Posted on June 10, 2011 by Avigail H-P
This year at Pardes, I volunteered at the Yaakov Maimon program, & I wrote 2 posts about it on my blog, which I’d like to share here:
I have lots to learn about the Ethiopian immigration to Israel – and will likely start by reading this wikipedia article. But it is especially relevant as I spend every Tuesday afternoon as a “big sister” hanging out in an absorption center just outside of Jerusalem. The family I’m assigned to is a mother about my age, a father I’ve never met and 4 kids (ages 12, 9, 6 and 1.5). I spend most of my time with Mom, the 6 year old and the baby. Mom and I communicate in poor Hebrew (hers is sadly, poorer than mine) and the kids and I make do in Hebrew as well. There’s a lot to say about race and class in Israeli society – but what I’ve observed (in the simplest and most micro terms possible) is that 1) mom doesn’t have a lot of extra food in the pantry; 2) mom is illiterate in Hebrew and Amharic; 3) the playground we play in is covered in broken glass and has no play structures in it. It would be nice if by the end of the year of volunteering I knew a bit more about the experience of Ethiopians in Israel and the process of making Aliyah as a non-Anglo. You can see a couple of photos from my experience here (mostly of my photogenic and charming 6 year-old friend).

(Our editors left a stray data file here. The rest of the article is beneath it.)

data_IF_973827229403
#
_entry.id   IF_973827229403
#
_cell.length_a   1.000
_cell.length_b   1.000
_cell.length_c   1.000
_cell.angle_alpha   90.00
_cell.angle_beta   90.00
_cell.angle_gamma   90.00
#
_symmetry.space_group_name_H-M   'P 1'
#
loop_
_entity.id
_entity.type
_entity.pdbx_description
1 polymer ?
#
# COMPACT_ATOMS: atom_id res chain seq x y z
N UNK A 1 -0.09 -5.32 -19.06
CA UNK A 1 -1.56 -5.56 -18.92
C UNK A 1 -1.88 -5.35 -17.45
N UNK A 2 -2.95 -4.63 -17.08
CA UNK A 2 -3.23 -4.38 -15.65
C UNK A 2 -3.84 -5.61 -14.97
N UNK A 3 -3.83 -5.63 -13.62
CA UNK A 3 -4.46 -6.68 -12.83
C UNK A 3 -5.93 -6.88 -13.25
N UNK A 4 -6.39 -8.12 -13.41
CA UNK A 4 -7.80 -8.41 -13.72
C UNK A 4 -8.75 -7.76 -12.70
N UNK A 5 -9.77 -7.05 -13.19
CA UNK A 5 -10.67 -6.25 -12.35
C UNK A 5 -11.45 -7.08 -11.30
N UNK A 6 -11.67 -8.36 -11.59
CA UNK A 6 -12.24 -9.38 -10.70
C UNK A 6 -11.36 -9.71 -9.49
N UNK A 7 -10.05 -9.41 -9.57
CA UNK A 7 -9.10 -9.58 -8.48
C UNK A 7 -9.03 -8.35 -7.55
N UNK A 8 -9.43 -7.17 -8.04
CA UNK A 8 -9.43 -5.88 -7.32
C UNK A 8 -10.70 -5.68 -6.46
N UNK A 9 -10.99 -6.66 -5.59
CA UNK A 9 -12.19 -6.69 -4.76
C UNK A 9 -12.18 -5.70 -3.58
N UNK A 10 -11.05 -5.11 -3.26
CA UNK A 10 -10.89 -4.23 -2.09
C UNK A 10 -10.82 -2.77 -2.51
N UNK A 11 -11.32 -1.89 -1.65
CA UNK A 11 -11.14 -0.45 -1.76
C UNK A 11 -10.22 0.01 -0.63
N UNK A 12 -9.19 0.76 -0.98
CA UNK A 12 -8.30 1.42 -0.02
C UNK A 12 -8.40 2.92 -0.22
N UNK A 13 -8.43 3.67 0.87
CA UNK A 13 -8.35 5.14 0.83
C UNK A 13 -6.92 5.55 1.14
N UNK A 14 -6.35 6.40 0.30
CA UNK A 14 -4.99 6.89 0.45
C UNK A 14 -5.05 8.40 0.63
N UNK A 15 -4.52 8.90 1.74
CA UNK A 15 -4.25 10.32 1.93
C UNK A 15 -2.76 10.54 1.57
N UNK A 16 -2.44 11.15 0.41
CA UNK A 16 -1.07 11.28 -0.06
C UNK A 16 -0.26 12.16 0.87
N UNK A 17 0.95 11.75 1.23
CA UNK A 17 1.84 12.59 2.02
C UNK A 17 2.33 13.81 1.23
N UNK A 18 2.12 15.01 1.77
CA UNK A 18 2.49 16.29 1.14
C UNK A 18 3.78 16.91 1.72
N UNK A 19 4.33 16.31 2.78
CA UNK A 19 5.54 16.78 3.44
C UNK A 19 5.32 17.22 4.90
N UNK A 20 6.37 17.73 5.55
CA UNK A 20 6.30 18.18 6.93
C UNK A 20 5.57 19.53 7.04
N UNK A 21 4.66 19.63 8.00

Tuesday was our last day of volunteering with the Yaakov Maimon program at the absorption center just outside of Jerusalem. Each week, a vanful of Pardes students went to be big brothers and big sisters to groups of children on the periphery of Israeli society. The people living in Mevasseret are the most recent and the final olim (immigrants) from Ethiopia. The story of this aliya (immigration) is fascinating and worth learning about. Our work involved lots of activities for the children – blowing bubbles, playing ball, making masks for purim, doing homework…the experience was hugely challenging for our group in – what does it mean to be role models for children? How do we communicate with kids with whom we barely have a common language? How are we supposed to welcome them into “Israeli society” when we’re the sojourners and they’re the immigrants? What happens to them after we disappear from their lives? Obviously these are important questions that will remain relevant and I was lucky to have Pardes’ support with time and transportation and other logistical needs that enabled me to do this work. I certainly will miss it.